SNHU GEM joins Rwanda to commemorate the 1994 genocide against the Tutsi

Student looking out window

Testimonies from members of the SNHU GEM community reflect on the legacy of the genocide 28 years later.

Last week marked the 28th annual commemoration of the 1994 Genocide against the Tutsi in Rwanda, and the beginning of the 100-day remembrance period.

Southern New Hampshire University’s Global Education Movement (SNHU GEM) stands with our students, staff, alumni and community in honor and remembrance. In observance of the commemoration period, we wanted to share the reflections of our SNHU GEM community members from Rwanda. 

Diane Akaliza, a GEM Hub Reviewer, explains how the remembrance period provides an opportunity for her and her family to mourn those lost to the genocide and recommit to peace and reconciliation. 

Diane standing insideHow are you and your family commemorating the genocide? How have you done so in years past?

Just like all the families in Rwanda, my family and I commemorate the genocide against the Tutsi every year. We start the remembrance and commemoration on April 7th and conclude with Liberation Day on July 4th. 

In our family, we gather on April 7th to mourn and celebrate the lives of our loved ones who perished during the 1994 genocide. Together, we watch the Rwandan president’s annual speech commemorating the genocide.

After listening to the speech, we have a night to remember, called “Ijoro ryo kwibuka.” We visit the place where lives of the innocent men, women, children, and old people are memorialized. During the night to remember, we as a family have the opportunity to learn from elders’ testimony. We hear survivors’ stories, and our parents teach us to love each other and remind us that we are all Rwandese, and no such thing as ethnic groups should divide us.

Jean Claude Musoni, GEM Hub Reviewer, describes the lessons he has learned from the remembrance period.

Jean standing outside

What does the remembrance period mean to you?

This is a meaningful period as a Rwandan and a human being. 

It gives me a chance to reflect on the history of Rwanda – the distant past and the recent history. The lesson that I learn is to accommodate diversity and to look ahead without relying on socially or historically constructed classifications that divide us.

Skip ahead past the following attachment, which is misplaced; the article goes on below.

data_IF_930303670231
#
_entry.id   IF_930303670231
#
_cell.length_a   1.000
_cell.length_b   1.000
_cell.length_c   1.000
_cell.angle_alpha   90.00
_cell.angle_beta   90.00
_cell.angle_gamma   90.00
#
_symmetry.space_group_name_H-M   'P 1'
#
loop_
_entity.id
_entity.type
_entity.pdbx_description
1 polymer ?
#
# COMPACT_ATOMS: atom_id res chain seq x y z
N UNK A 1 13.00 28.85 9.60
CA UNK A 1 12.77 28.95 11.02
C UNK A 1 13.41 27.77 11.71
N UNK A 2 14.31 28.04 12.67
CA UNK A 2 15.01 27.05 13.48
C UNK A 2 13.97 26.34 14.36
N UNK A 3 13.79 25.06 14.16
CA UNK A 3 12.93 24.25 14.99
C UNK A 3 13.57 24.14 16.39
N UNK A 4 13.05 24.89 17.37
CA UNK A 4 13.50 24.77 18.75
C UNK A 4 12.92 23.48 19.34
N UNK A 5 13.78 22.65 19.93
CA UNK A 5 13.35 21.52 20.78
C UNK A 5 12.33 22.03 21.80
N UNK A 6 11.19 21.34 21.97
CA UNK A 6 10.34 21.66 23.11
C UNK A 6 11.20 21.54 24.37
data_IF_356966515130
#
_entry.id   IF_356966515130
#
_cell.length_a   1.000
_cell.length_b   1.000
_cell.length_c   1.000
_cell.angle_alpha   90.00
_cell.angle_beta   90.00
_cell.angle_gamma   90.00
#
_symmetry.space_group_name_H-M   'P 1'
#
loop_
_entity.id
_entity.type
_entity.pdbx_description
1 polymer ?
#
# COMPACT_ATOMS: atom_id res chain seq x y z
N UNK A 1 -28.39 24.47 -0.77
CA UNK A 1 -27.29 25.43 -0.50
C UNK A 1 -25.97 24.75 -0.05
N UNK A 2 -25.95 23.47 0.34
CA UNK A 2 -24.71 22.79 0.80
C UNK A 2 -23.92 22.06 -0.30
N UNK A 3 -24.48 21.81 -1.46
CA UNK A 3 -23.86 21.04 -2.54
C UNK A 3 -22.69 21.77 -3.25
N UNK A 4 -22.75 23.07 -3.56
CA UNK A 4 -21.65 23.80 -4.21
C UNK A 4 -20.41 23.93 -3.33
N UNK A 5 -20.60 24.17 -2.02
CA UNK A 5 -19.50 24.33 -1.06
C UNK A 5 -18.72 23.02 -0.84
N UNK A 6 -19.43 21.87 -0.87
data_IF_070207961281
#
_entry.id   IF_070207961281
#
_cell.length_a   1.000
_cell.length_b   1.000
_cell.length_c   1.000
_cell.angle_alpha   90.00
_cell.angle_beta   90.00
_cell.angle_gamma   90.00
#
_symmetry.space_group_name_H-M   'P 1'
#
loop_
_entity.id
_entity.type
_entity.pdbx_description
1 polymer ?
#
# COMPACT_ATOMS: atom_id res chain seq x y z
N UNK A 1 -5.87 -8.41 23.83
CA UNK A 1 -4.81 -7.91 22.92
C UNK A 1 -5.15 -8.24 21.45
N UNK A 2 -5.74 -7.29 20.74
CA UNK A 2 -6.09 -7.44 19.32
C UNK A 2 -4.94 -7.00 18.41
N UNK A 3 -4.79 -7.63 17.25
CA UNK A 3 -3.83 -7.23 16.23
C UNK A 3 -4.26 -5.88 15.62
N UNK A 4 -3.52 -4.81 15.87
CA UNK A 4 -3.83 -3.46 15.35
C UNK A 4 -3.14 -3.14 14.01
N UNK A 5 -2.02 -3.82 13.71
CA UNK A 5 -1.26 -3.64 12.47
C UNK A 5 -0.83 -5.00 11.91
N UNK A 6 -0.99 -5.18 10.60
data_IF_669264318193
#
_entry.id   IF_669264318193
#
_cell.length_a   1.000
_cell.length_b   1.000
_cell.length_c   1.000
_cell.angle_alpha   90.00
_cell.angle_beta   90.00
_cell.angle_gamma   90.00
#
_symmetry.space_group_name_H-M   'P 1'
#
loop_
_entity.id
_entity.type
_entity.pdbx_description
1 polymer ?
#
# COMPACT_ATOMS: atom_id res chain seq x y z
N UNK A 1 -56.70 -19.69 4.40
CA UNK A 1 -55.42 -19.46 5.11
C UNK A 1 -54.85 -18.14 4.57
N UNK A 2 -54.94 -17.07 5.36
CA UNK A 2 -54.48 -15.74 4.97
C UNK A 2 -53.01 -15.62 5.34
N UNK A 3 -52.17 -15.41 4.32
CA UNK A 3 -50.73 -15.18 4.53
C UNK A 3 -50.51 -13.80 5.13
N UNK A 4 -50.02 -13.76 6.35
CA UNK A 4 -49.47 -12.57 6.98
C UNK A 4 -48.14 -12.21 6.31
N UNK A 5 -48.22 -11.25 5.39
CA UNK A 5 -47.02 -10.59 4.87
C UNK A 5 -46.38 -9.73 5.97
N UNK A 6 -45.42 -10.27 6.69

What do you want others in the SNHU GEM community to know about the remembrance period?

This should be a period to think on the value of humanity, beyond any other characteristics.

GEM Hub Reviewer Clementine Uwizeye explains how the annual remembrance period offers an opportunity for communities to work together to create change.

Clementine sitting in chair

How are you and your family commemorating the genocide? How have you done so in years past?

This period of commemoration is a moment where I join other Rwandans in different commemoration activities. These include joining community conversations, or “Ibiganiro mbwirwaruhame,” which take place in the village during the commemoration week. I also get the chance to reach out to some genocide survivors through groups and individually.

What do you want others in the SNHU GEM community to know about the remembrance period?

The first thing I want the SNHU GEM community to know about the Day of Remembrance is that even though such a tragedy happened, there is hope. Life is still possible for us, our neighbors, and our country.

Secondly, I want everyone to consider this time as a moment to evaluate our individual contributions to the peace and unity of our communities and our country. As a community, we must come together during this remembrance period to build a unit. Let’s offer hands to the genocide victims in need of help. We can visit them, offer them support, and be the shoulder they can lean on. We can be the change we want to see.